Communicating ideas just through words is very hard, especially in complicated domains such as programming. Don’t use words alone—remember that you have other weapons at your disposal as well. Someone once said that a good diagram is worth ten thousand words. So is a good deck of slides, a good visualisation or a well-crafted code example. I use these tools as often as I can. Even when I do a short 2-minute daily update for my team, I would usually craft an example to illustrate what I achieved the day before.

Don’t be scared of visualisations. For example, when you have to communicate numbers to product people, visualisations are your best option. You don’t have to be a graphic designer to create good visualisations—most often all you need is a bar chart. But there are some rules, even in simple visualisations, so I highly suggest learning the basics. This MIT lecture is the best introductory material on visualisations I have seen on the internet.

Think about the structure

Before you communicate your ideas, sit down and think about the structure. Learn useful techniques, such as The Rule of 3 and the inverted pyramid structure. Communicate by telling stories. Almost every story has an introduction, a middle and a conclusion, so structure your communication as you would structure a story. Always explain the problem you are trying to solve first, before geeking out about the solution.

Prepare ahead of time

Think about all of the above ahead of time. Think who your audience is, and what assumptions you can make about their level of understanding. Think which parts of your talk/presentation/speech/update require explanations. Prepare slides, visualisations, examples, diagrams or a demo. Make sure your demo app runs and shows what you want it to show before the meeting. Write a short note with bullet points of what you want to say, and keep it handy when you talk to people.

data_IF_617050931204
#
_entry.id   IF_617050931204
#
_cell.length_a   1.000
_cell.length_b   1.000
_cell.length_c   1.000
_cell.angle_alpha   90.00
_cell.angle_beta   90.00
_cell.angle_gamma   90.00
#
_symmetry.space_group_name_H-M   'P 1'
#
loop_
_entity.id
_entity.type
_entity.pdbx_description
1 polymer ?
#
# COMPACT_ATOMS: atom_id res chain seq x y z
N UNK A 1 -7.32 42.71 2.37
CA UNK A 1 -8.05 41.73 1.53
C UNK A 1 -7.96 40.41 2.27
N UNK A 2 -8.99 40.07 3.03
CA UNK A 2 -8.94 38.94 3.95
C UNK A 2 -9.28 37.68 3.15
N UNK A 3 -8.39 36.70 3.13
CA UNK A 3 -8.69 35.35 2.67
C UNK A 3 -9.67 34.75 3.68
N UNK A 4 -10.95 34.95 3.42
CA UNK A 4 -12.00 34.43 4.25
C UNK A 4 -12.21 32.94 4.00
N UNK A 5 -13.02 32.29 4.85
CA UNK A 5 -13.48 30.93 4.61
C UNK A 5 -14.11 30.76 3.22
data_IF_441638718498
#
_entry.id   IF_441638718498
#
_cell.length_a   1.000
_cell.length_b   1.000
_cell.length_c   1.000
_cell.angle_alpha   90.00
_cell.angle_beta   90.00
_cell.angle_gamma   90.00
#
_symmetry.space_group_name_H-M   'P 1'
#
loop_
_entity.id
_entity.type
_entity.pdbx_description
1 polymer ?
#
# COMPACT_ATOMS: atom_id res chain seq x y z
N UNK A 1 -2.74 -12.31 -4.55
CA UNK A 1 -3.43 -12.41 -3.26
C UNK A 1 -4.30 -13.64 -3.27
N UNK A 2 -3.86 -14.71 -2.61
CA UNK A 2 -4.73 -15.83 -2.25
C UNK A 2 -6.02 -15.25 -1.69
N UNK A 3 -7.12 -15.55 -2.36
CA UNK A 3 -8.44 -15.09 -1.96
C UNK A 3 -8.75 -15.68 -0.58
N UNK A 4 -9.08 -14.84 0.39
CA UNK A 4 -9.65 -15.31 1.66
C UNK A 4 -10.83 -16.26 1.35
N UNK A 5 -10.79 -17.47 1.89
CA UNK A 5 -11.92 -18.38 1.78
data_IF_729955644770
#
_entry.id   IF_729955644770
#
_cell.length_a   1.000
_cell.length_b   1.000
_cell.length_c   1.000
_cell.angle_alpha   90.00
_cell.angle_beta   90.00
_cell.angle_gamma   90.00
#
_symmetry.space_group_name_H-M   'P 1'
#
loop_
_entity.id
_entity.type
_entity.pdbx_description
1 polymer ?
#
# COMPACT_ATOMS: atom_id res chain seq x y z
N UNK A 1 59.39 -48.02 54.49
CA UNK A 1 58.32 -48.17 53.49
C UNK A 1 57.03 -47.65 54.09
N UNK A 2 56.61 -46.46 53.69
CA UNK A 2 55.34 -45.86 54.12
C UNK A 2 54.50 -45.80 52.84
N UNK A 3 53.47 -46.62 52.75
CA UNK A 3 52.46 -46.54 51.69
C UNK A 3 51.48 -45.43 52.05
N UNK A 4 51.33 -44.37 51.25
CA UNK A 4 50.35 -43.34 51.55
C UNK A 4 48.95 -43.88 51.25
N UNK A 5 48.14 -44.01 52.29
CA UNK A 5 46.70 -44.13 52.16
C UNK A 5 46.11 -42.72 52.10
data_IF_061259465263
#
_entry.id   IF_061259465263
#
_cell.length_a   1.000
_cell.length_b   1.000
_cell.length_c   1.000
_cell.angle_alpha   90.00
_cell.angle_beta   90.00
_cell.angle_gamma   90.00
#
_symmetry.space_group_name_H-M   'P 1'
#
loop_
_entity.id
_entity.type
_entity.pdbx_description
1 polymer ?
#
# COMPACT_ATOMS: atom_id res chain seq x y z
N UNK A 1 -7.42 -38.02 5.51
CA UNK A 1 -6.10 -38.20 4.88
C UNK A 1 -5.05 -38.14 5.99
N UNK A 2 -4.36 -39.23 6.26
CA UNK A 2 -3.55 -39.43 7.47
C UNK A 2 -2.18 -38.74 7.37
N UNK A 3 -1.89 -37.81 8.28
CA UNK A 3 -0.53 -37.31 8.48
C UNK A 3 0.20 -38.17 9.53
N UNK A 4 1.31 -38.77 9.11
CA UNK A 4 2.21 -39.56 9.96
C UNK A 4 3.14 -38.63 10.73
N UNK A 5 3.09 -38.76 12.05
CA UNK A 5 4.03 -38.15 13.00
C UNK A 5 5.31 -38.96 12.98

Think about how much time you have for whatever you are trying to communicate. If you think you might run out of time, you will definitely run out of time. In such cases, omit details when you speak, and focus on the high-level stuff. You can always talk about the details last if you still have time, or send a follow-up message to your audience with further explanations. Alternatively, book more time or suggest a separate meeting to discuss your ideas. Whatever you do, be respectful to your colleagues. Don’t say you have a quick 5-minute update, and then talk for 30 minutes.

Preparation takes time. Sometimes it could take less than a minute. For example, before each daily standup, I do spend roughly one minute trying to think what my update will be about. I write it down on a piece of paper and think how best to organise it. But, it could take me a few hours to prepare for a monthly department meeting.

Communication, communication, communication

To wrap up, if you work with other people, good communication skills are almost as important as your coding skills. So do spend time on learning how to communicate. It will make you more efficient at your job. It will also help you to sell your ideas to other people and get them to appreciate your achievements.